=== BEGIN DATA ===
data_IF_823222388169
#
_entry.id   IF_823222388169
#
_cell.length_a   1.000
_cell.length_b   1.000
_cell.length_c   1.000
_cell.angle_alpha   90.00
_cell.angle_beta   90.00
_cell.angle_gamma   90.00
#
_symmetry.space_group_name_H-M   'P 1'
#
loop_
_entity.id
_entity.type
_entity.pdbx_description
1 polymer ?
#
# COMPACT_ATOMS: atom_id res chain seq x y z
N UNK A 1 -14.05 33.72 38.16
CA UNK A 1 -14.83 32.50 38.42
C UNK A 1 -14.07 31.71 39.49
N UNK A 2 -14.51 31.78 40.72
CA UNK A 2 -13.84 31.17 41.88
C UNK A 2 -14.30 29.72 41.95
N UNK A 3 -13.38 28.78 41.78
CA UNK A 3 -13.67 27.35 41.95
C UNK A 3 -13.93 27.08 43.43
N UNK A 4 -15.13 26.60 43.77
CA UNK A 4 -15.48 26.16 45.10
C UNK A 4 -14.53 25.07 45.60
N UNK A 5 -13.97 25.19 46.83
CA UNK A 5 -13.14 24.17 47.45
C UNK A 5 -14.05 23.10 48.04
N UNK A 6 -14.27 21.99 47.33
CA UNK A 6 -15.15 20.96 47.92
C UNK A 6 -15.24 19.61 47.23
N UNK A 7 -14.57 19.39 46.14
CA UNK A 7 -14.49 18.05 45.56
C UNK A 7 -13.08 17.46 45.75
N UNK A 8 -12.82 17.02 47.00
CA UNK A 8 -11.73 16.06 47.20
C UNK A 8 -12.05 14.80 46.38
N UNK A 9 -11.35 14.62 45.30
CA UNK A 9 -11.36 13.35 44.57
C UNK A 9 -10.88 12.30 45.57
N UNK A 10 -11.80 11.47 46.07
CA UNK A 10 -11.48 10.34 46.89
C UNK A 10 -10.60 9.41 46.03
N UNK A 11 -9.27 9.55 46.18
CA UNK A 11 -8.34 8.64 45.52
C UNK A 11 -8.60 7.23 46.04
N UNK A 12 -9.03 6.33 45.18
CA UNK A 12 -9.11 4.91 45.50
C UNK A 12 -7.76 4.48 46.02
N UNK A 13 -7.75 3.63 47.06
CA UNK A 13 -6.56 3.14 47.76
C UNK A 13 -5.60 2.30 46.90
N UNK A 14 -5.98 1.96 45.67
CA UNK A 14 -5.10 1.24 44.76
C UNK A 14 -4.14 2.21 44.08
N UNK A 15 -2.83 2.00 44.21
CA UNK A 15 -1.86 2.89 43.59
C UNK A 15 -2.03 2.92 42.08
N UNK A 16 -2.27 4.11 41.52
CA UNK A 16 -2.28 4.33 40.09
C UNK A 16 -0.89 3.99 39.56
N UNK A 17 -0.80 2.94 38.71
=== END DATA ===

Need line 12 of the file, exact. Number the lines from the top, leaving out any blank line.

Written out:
_symmetry.space_group_name_H-M   'P 1'